Tom Kjelgaard of Tetra Recart, Katarina Magnusson of Tetra Pak Research & Development and Ulf Ringdahl, a former Tetra Pak employee, have been recognised for their pioneering work on the packaging material.
"Specifically, they developed a packaging material structure that is sufficiently flexible during forming and filling to avoid cracking of the critical barrier layer," said the press release announcing the award, from the Marcus Wallenberg Foundation.
"It retains print quality and maintains an effective gas and vapour barrier throughout the retorting process. This development enables the production of a package that is both appealing in appearance and protective of the food inside over a very long period of time."
Tetra Recart, developed by Tetra Pak, is a square carton package made out of a new paperboard laminate material designed for food products traditionally packed in cans, glass jars or pouches. The carton packages can be used to pack wet shelf-stable products, such as chilli, which contain particles of any size, like beans and rice, with a shelf life of up to 24 months.
Tetra Pak argues that the Recart has several advantages. The concept is, in effect, a combined processing and carton-based packaging system for in-container sterilisation food. Running at a speed of up to 24,000 packages per hour, the production capacity of a Tetra Recart line is similar to that of modern canning lines.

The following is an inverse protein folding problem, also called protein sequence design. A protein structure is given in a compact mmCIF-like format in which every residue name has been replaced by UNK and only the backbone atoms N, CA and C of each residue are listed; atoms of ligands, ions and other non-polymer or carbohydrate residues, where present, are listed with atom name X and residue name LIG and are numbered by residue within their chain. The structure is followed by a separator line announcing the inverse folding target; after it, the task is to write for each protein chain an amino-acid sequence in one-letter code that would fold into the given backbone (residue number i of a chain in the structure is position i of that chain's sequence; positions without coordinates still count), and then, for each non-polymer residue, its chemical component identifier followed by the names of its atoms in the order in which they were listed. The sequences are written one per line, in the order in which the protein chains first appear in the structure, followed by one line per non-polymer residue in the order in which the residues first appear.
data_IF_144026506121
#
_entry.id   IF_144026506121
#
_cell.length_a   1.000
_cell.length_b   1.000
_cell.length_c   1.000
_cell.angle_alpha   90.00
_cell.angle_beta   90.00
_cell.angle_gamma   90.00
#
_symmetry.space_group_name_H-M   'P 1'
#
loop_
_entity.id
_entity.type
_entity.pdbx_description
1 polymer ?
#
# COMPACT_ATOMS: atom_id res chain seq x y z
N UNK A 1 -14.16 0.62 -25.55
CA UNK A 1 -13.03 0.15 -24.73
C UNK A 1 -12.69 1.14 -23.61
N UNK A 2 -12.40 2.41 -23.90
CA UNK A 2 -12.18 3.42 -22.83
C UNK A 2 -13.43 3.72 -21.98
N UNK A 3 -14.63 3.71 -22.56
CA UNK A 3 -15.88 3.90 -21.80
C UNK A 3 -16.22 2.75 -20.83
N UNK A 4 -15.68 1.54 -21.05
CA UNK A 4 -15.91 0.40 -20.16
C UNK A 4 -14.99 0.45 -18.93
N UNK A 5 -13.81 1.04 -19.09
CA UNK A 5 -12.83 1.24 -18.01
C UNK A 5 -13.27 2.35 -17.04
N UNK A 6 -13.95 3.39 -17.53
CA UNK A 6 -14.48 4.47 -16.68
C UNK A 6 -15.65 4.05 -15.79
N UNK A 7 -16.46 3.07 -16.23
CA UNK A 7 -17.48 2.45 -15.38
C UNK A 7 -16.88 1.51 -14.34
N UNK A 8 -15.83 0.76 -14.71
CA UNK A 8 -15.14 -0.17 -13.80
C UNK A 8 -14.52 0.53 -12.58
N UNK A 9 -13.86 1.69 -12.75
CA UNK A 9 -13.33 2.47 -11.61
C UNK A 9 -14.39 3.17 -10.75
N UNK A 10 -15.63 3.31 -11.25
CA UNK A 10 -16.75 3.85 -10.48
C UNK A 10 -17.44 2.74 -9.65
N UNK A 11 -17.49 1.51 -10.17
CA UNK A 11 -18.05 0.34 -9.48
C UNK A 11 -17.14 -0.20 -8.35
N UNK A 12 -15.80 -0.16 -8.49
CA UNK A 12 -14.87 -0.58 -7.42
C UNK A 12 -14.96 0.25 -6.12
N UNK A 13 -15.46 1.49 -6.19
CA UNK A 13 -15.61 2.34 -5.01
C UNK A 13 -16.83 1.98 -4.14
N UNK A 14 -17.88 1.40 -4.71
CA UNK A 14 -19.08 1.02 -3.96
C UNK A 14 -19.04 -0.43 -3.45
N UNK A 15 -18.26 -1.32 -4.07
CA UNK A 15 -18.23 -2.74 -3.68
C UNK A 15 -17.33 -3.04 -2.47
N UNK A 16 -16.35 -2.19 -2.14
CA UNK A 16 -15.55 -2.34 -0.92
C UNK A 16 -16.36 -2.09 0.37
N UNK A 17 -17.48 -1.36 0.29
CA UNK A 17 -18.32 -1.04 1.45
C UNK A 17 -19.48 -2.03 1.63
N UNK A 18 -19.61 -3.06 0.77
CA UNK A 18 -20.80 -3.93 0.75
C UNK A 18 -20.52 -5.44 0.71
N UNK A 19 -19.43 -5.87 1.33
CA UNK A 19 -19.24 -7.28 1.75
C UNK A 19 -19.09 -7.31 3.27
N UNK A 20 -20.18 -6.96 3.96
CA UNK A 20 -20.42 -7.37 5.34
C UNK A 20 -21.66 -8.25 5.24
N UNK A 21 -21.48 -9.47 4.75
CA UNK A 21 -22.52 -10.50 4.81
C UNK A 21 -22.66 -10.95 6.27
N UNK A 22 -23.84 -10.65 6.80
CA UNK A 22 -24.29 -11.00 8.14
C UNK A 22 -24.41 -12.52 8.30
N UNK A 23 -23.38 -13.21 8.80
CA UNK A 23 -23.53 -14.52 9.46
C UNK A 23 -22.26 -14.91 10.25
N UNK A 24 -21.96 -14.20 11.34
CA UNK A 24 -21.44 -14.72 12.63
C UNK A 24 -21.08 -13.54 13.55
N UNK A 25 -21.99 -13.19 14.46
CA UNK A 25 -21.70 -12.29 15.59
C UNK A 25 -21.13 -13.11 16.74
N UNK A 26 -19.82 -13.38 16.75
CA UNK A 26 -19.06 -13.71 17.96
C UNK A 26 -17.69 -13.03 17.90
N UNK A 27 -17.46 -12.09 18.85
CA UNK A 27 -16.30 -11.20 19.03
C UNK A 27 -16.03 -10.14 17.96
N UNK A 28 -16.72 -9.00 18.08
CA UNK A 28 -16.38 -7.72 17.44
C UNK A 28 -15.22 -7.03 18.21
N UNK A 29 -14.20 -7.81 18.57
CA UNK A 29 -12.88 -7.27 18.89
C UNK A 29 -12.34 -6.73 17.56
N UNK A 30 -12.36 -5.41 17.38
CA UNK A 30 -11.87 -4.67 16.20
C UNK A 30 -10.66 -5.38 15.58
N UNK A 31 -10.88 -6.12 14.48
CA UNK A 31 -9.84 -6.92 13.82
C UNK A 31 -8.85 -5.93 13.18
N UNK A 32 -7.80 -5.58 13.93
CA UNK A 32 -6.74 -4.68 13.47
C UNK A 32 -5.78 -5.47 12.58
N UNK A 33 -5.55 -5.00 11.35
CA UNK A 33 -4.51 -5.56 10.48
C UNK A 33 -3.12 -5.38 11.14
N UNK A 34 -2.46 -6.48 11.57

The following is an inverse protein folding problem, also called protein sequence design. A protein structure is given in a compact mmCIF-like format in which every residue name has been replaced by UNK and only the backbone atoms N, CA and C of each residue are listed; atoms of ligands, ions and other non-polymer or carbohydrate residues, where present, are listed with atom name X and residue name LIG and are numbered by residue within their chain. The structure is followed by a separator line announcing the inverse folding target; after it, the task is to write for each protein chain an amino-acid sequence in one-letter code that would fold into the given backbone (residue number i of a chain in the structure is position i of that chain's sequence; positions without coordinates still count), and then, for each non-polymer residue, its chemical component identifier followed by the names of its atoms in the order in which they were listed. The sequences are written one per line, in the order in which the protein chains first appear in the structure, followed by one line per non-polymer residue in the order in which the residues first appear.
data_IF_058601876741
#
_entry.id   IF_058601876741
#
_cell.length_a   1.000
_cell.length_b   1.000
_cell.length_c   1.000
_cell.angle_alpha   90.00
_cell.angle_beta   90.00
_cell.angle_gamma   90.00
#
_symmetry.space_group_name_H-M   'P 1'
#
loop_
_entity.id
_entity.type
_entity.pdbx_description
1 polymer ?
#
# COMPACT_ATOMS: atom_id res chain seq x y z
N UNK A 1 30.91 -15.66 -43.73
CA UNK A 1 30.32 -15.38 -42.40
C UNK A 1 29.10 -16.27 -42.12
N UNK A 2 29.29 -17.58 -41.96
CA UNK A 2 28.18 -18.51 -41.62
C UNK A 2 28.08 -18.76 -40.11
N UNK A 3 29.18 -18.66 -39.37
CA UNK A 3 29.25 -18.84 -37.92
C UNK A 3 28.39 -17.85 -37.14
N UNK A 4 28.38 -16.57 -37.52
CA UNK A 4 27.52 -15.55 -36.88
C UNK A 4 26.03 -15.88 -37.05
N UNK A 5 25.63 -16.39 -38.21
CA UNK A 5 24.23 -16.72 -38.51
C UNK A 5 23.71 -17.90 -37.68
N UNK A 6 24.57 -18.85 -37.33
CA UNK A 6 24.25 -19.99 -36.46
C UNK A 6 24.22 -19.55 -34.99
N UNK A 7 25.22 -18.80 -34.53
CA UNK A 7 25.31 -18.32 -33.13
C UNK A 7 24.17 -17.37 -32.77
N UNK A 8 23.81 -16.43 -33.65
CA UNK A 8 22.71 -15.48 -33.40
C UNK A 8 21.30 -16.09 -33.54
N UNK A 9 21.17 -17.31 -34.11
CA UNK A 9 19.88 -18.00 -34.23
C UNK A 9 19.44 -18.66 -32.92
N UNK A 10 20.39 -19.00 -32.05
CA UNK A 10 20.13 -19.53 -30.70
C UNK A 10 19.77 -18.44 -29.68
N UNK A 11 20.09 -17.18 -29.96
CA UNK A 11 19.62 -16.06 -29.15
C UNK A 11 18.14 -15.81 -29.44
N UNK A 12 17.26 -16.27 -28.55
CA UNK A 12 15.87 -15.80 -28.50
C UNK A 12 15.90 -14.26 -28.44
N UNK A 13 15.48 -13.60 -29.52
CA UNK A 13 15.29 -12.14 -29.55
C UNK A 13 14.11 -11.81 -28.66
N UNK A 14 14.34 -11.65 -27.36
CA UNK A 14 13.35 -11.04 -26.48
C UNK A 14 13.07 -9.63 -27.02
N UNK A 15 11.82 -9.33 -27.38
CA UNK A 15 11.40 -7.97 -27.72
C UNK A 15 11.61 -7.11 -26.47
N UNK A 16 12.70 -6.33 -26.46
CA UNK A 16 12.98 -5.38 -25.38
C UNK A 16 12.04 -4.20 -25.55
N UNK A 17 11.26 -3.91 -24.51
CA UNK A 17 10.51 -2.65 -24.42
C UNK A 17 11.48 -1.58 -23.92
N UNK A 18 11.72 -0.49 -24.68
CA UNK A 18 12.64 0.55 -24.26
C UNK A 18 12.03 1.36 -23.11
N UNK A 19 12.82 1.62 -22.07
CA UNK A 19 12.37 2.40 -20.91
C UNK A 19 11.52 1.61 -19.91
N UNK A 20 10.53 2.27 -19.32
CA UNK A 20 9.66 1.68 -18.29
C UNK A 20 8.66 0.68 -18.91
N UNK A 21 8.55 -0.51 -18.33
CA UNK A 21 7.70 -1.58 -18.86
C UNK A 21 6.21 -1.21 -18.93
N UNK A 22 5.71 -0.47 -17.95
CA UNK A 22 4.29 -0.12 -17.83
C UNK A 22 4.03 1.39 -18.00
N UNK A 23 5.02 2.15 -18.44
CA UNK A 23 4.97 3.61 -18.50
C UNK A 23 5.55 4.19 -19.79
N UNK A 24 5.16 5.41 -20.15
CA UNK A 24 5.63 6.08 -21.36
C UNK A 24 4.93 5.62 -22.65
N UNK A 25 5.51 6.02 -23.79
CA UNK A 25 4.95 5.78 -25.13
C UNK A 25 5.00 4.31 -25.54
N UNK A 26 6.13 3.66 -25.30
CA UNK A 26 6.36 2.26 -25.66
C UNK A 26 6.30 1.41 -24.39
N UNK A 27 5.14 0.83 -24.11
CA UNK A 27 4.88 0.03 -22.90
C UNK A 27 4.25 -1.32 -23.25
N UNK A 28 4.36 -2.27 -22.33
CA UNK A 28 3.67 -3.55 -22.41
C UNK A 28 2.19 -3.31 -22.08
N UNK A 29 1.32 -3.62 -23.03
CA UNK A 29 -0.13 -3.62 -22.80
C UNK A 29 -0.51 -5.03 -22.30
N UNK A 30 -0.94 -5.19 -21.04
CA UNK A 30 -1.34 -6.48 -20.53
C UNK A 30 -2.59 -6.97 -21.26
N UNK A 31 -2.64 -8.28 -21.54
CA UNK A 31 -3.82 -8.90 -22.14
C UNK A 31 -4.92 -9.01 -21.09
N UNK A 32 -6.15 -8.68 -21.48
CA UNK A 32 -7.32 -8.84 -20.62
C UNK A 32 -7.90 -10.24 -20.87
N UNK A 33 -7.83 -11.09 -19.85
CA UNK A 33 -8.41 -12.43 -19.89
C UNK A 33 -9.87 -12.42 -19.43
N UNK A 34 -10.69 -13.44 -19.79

The paperboard laminate material allows the product in the package to be sterilised in the same manner as the traditional canning process, and the package's laser-perforated easy-open feature allows consumers to open the package with no can opener, and presents no sharp edges. The Tetra Recart is recyclable.
In addition, the square shape of Tetra Recart offers efficiency gains throughout the distribution chain because up to 50 per cent more packages can be placed on a standard pallet.
In addition, food manufacturers are increasingly looking to new means of differentiating their products and as packaging technology advances, traditional packaging such as steel cans will likely come under increasingly more pressure from new innovations and concepts. These, such as Tetra Recart, purport to offer the same quality and safety features as the can - but with greater shelf appeal.
The Marcus Wallenberg Prize is awarded to individuals or groups, normally of two to three people. Its purpose is to "to recognise, encourage and stimulate path breaking scientific achievements which contribute significantly to broadening knowledge and to technical development within the fields of importance to forestry and forest industries".
H.M. King Carl XVI Gustaf of Sweden will present the 2005 Marcus Wallenberg Prize to the winners at a special ceremony to be held in Stockholm this Autumn.